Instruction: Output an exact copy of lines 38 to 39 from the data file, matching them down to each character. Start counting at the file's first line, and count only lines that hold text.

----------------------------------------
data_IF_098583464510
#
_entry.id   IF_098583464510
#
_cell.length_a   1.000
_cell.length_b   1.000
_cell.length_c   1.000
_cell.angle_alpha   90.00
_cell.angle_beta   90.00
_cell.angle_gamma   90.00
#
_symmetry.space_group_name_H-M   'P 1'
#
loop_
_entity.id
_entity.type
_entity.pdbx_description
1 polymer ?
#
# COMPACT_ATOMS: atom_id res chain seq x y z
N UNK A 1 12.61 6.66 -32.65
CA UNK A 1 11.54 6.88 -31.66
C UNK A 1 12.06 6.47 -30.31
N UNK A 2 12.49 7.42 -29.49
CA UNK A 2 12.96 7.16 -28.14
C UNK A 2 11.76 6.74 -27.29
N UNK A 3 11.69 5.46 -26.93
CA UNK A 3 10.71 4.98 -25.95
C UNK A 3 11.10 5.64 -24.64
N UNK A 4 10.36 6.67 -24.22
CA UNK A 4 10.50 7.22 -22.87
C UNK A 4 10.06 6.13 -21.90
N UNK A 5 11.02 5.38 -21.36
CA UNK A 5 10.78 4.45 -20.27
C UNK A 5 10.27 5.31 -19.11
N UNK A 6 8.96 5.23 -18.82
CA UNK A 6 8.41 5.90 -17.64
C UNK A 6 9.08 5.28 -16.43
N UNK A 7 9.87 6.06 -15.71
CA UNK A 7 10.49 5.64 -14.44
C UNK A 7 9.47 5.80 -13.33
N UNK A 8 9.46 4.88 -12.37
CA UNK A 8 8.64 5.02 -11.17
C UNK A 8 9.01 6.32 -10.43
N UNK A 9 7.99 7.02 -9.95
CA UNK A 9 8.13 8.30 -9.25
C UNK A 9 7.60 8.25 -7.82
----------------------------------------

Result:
C UNK A 6 9.08 5.28 -16.43
N UNK A 7 9.87 6.06 -15.71